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Immigration Marriage Fraud Amendments Published: March 14, 2011
Amending the MCCARRAN-WALTER IMMIGRATION AND NATURALIZATION ACT (1952), the Immigration Marriage Fraud Amendments of 1986 specified a two-year residency requirement for alien spouses and children before obtaining permanent resident status.
Italian immigration Published: February 19, 2011
Italy was second only to Germany as a source country for immigrants to the United States after 1820.
Irish immigration Published: February 19, 2011
The Irish were the first of Europe’s many impoverished peoples to seek economic advantages in the New World in large numbers in the 19th century, providing one of the great immigration streams to both Canada and the United States.
Iraqi immigration Published: February 19, 2011
Unlike some other Muslim groups, Iraqis had little exposure to Western culture before immigrating to North America in the wake of the first Persian Gulf War (1991) and therefore had more difficulty assimilating.
Iranian immigration Published: February 19, 2011
During the 1990s, Iranians formed the largest immigrant group from the Middle East in both the United States and Canada.
International Ladies’ Garment Workers’ Union (ILGWU) Published: February 19, 2011
Founded in 1900 in New York City, the International Ladies’ Garment Workers’ Union (ILGWU) was remarkably successful in forcing adoption of sanitary codes and safety regulations and achieving better pay during the first two decades of the 20th century.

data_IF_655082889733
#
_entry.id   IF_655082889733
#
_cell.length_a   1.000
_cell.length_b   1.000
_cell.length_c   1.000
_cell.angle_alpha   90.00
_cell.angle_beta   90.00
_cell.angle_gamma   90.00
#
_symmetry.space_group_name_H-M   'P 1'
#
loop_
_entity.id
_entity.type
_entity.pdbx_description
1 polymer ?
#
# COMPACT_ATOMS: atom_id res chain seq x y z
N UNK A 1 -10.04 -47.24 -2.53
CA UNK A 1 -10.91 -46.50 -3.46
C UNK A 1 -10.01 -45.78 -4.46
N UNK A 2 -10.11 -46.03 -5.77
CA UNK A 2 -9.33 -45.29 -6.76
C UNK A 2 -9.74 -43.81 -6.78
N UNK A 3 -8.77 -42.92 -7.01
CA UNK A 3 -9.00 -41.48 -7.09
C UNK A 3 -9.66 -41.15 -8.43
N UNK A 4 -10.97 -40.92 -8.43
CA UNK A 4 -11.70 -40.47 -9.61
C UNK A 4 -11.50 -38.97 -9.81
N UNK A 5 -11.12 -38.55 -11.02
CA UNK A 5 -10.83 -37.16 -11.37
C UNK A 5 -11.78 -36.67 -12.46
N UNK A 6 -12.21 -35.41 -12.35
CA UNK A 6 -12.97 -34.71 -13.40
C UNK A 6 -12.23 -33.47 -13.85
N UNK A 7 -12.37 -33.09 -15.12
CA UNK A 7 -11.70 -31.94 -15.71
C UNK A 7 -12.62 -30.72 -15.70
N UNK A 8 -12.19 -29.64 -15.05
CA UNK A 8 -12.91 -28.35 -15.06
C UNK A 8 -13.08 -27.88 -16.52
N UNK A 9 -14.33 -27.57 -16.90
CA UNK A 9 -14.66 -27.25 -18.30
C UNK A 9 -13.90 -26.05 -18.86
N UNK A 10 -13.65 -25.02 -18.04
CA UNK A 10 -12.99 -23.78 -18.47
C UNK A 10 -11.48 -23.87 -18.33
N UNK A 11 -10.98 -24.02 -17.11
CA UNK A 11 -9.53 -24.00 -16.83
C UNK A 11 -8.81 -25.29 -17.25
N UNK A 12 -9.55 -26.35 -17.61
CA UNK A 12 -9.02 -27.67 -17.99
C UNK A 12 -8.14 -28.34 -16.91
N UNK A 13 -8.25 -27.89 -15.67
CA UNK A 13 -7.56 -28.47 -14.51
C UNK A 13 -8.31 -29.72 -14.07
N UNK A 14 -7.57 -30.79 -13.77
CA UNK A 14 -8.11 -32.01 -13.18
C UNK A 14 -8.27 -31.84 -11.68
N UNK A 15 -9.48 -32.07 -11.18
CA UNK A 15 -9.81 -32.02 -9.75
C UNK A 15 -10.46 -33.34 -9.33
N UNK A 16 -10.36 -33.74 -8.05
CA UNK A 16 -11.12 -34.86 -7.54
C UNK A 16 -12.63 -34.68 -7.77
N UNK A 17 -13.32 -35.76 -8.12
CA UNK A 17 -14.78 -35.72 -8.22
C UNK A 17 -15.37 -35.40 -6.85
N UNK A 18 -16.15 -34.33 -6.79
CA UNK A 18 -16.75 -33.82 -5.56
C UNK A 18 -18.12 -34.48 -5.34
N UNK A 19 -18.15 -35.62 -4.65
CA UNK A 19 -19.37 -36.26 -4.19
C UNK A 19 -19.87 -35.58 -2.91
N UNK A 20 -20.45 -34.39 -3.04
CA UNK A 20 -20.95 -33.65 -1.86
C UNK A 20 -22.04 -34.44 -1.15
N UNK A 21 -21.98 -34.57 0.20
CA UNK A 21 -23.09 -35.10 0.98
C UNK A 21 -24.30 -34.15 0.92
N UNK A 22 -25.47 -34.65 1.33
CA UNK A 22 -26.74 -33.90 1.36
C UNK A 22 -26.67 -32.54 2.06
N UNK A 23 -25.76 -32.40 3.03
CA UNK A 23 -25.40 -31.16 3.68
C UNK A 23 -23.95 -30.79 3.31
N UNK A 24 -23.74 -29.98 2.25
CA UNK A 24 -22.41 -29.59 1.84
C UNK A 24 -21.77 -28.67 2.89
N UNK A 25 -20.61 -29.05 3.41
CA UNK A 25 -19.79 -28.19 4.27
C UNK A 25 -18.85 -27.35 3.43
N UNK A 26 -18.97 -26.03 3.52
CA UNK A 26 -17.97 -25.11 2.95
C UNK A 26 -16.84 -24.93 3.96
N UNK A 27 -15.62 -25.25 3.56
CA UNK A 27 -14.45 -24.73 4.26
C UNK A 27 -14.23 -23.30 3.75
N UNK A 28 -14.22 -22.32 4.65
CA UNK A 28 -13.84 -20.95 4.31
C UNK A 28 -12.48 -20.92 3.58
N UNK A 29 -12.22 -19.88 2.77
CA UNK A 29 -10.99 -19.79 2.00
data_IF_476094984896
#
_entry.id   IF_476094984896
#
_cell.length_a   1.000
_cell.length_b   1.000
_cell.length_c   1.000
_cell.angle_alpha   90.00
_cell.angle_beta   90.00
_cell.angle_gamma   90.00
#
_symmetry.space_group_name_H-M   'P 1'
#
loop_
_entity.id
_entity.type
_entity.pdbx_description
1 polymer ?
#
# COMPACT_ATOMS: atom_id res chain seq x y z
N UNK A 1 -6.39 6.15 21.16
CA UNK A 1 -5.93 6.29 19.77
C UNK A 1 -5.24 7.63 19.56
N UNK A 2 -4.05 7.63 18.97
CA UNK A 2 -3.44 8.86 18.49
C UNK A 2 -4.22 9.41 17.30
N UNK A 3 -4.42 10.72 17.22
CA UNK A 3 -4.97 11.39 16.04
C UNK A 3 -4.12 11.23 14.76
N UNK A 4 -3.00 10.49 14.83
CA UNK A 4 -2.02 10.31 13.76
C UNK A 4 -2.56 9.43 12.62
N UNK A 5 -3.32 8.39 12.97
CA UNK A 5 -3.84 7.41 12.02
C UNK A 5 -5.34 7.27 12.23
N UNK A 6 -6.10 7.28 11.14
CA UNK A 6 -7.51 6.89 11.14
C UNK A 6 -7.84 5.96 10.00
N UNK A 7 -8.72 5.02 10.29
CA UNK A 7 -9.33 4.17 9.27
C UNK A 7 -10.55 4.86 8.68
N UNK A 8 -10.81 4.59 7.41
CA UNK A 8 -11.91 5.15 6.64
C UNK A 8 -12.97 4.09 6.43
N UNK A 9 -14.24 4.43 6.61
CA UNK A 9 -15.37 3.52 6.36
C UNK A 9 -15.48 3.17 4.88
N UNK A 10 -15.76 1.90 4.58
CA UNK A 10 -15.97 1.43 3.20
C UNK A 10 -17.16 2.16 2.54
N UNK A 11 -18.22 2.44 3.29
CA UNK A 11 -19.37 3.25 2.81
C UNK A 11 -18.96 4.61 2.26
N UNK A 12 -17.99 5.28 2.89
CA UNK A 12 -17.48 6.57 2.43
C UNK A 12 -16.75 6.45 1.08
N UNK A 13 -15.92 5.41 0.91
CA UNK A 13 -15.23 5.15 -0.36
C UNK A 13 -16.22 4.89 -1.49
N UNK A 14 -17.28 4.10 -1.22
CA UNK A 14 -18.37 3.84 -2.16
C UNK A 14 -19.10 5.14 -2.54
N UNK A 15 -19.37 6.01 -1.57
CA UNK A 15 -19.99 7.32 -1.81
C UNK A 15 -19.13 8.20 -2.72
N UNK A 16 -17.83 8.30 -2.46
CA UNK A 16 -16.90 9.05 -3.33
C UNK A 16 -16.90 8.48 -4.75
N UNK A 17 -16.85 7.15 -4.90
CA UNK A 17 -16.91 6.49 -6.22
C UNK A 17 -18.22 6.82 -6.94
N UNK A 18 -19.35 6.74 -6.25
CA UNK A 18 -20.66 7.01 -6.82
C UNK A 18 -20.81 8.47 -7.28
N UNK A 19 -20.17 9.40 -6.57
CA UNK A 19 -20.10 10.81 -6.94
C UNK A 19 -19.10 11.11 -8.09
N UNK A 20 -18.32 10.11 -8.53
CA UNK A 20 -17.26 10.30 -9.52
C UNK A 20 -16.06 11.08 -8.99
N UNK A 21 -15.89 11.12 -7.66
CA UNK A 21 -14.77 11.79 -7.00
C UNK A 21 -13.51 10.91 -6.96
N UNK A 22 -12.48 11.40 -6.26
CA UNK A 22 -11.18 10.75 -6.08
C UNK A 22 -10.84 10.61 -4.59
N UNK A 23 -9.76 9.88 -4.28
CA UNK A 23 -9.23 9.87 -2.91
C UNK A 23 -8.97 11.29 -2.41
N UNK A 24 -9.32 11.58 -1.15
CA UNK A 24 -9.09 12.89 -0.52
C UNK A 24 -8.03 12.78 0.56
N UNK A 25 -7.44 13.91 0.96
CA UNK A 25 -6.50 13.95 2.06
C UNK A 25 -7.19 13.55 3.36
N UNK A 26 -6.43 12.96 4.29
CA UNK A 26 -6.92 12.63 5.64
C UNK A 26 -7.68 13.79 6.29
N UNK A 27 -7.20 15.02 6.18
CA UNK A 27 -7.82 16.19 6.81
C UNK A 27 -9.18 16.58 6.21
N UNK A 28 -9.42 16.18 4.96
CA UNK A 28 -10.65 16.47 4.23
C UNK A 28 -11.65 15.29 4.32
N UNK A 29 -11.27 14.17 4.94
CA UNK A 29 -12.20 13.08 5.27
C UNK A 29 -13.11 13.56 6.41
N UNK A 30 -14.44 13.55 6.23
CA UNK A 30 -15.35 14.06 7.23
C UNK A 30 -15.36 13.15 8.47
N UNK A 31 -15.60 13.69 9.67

Daniel K. Inouye (1924– ) politician Published: February 19, 2011
Hawaii’s first U.S. congressman and the first member of Congress of Japanese descent, Daniel Inouye has represented, for more than 40 years, the patriotism of Japanese Americans.
Industrial Workers of the World (IWW, Wobblies) Published: February 17, 2011
Founded in 1905, the Industrial Workers of the World (IWW) was the most important of the radical labor organizations that operated in the United States and Canada.
Indian immigration Published: February 17, 2011
According to the 2000 U.S. census, 1,899,599 Americans claimed Asian Indian descent. Although most were Hindus and Muslims, almost 150,000 were Christians from southern India.
Indentured servitude Published: February 17, 2011
Indentured servitude as a means of colonization or immigration is a labor system in which a laborer agrees to provide labor exclusively for one employer for a fixed number of years in return for his or her travel, living expenses and often some financial consideration at the end of service.
Immigration Restriction League (IRL) Published: February 17, 2011
Founded by Charles Warren in Boston in 1894, the Immigration Restriction League (IRL) proposed a literacy test for the purpose of restricting immigration.
Immigration regulations (Canada) (1967) Published: February 17, 2011
In the wake of the White Paper on Canadian Immigration Policy of October 1966, the Canadian government announced a new series of immigration regulations in September 1967.
Immigration Reform and Control Act (IRCA) (United States) (1986) Published: February 17, 2011
In the wake of massive refugee crises in Southeast Asia and Cuba, in 1981, a Select Commission on Immigration and Refugee Policy recommended to the U.S. Congress that undocumented aliens be granted amnesty and that sanctions be imposed on employers who hired undocumented workers.